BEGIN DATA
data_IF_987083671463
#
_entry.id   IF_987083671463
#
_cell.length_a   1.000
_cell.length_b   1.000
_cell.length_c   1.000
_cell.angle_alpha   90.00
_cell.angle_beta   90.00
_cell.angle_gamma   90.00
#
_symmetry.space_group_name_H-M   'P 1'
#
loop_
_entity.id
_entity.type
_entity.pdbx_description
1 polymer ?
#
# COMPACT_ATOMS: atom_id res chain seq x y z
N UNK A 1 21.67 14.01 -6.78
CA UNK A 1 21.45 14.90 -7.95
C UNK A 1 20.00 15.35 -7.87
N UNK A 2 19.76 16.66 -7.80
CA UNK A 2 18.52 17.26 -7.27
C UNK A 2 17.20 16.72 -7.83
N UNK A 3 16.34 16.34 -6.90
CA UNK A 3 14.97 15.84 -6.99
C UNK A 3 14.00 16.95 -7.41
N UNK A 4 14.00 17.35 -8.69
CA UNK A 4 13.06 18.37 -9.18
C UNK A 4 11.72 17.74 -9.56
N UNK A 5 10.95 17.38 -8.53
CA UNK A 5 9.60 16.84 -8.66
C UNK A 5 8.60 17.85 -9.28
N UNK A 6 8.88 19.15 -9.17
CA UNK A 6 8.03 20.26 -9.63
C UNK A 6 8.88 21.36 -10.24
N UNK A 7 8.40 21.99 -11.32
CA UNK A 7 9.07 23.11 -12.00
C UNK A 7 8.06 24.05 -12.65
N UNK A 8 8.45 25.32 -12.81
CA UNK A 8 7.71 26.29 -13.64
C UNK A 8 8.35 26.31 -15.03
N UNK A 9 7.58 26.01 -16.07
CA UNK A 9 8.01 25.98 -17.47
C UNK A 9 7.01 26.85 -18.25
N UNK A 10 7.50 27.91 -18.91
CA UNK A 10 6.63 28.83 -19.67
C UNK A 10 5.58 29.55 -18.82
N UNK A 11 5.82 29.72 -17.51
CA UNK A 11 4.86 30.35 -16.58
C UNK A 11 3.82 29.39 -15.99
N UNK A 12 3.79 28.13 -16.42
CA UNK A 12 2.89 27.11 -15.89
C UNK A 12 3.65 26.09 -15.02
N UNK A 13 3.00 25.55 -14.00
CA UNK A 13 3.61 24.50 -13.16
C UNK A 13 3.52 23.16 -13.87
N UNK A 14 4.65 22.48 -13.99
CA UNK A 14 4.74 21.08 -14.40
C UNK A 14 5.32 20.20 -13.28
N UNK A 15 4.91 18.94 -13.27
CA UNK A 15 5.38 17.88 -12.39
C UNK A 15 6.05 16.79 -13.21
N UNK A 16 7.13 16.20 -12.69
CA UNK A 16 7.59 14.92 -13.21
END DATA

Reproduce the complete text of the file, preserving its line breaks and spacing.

data_IF_987083671463
#
_entry.id   IF_987083671463
#
_cell.length_a   1.000
_cell.length_b   1.000
_cell.length_c   1.000
_cell.angle_alpha   90.00
_cell.angle_beta   90.00
_cell.angle_gamma   90.00
#
_symmetry.space_group_name_H-M   'P 1'
#
loop_
_entity.id
_entity.type
_entity.pdbx_description
1 polymer ?
#
# COMPACT_ATOMS: atom_id res chain seq x y z
N UNK A 1 21.67 14.01 -6.78
CA UNK A 1 21.45 14.90 -7.95
C UNK A 1 20.00 15.35 -7.87
N UNK A 2 19.76 16.66 -7.80
CA UNK A 2 18.52 17.26 -7.27
C UNK A 2 17.20 16.72 -7.83
N UNK A 3 16.34 16.34 -6.90
CA UNK A 3 14.97 15.84 -6.99
C UNK A 3 14.00 16.95 -7.41
N UNK A 4 14.00 17.35 -8.69
CA UNK A 4 13.06 18.37 -9.18
C UNK A 4 11.72 17.74 -9.56
N UNK A 5 10.95 17.38 -8.53
CA UNK A 5 9.60 16.84 -8.66
C UNK A 5 8.60 17.85 -9.28
N UNK A 6 8.88 19.15 -9.17
CA UNK A 6 8.03 20.26 -9.63
C UNK A 6 8.88 21.36 -10.24
N UNK A 7 8.40 21.99 -11.32
CA UNK A 7 9.07 23.11 -12.00
C UNK A 7 8.06 24.05 -12.65
N UNK A 8 8.45 25.32 -12.81
CA UNK A 8 7.71 26.29 -13.64
C UNK A 8 8.35 26.31 -15.03
N UNK A 9 7.58 26.01 -16.07
CA UNK A 9 8.01 25.98 -17.47
C UNK A 9 7.01 26.85 -18.25
N UNK A 10 7.50 27.91 -18.91
CA UNK A 10 6.63 28.83 -19.67
C UNK A 10 5.58 29.55 -18.82
N UNK A 11 5.82 29.72 -17.51
CA UNK A 11 4.86 30.35 -16.58
C UNK A 11 3.82 29.39 -15.99
N UNK A 12 3.79 28.13 -16.42
CA UNK A 12 2.89 27.11 -15.89
C UNK A 12 3.65 26.09 -15.02
N UNK A 13 3.00 25.55 -14.00
CA UNK A 13 3.61 24.50 -13.16
C UNK A 13 3.52 23.16 -13.87
N UNK A 14 4.65 22.48 -13.99
CA UNK A 14 4.74 21.08 -14.40
C UNK A 14 5.32 20.20 -13.28
N UNK A 15 4.91 18.94 -13.27
CA UNK A 15 5.38 17.88 -12.39
C UNK A 15 6.05 16.79 -13.21
N UNK A 16 7.13 16.20 -12.69
CA UNK A 16 7.59 14.92 -13.21